According to an analysis of new government data by the Associated General Contractors of America, construction firms added 14,000 workers in July, and the industry saw a pay rise at the fastest rate in seven years as contractors bid to appeal to workers. Association officials noted the construction sector’s wages are up to 10 percent higher than the all-private sector average because of tight labor market conditions.

“Several indicators show that there is still plenty of construction work available, but the shortage of experienced workers is growing ever more acute,” said Ken Simonson, the association’s chief economist. “With the number of unemployed workers who have construction experience now at a 16-year low, the industry has increased pay at the fastest rate since 2009 and is keeping workers on the job more hours per week.”

Construction employment totaled 6,652,000 in July, and is up by 215,000 jobs compared to a year ago, a 3.3 percent increase—nearly double the 1.7 percent increase in total nonfarm payroll employment. Residential construction employment increased by 700 in July and is up 120,100, or 4.9 percent, compared to a year ago. Nonresidential construction employment increased by 13,400 jobs for the month and is up by 94,700 jobs compared to July 2015, a 2.4 percent increase.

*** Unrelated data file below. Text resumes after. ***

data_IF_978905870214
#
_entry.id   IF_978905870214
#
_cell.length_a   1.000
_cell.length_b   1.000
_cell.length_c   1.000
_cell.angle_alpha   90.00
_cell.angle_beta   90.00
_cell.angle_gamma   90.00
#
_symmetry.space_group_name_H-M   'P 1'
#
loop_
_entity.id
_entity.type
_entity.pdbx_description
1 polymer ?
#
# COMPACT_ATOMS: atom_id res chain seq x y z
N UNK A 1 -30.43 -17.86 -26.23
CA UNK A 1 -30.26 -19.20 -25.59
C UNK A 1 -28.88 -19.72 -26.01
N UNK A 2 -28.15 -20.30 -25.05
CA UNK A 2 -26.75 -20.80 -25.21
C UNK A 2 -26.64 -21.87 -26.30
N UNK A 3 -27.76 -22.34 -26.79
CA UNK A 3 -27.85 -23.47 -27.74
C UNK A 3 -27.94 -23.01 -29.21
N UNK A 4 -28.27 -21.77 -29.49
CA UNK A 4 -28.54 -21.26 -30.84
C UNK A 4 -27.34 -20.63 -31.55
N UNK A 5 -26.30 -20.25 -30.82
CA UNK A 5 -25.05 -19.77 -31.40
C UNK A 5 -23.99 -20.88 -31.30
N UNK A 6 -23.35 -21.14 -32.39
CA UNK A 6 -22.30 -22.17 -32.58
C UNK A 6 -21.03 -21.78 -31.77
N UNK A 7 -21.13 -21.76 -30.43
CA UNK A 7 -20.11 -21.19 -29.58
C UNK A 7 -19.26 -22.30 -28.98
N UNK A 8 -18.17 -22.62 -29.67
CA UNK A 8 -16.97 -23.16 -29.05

Simonson added that average hourly earnings in construction rose by 3.0 percent over the past year. Average pay on the constructions sector is now $28.20 per hour, or 10 percent more than the all-private sector average. Average weekly hours in construction amounted to a high of 39.2 in July, which indicates that contractors are keeping workers busy as they search for additional employees.

Meanwhile, the pool of unemployed, experienced construction workers shrank to the lowest July total since 2000. Today there are 410,000 unemployed construction workers, down from 474,000 a year earlier. The unemployment rate for such workers was 4.5 percent in July, down from 5.5 percent in July 2015.

Association officials said the new employment figures highlight the need for federal, state and local officials to act on the measures outlined in the association’s Workforce Development Plan. They urged Congress to act on a measure recently approved by the House Education and Workforce Committee that makes needed reforms to, and funding increases for, career and technical education programs that recruit and prepare future construction workers.

“Many high-paying construction jobs are going unfilled even as our school systems continue to produce students who lack the skills many employers are seeking,” said Stephen E. Sandherr, the association’s CEO. “Congress must act now to give school officials greater flexibility and funding they need to offer programs that teach skills employers need.”

USGlass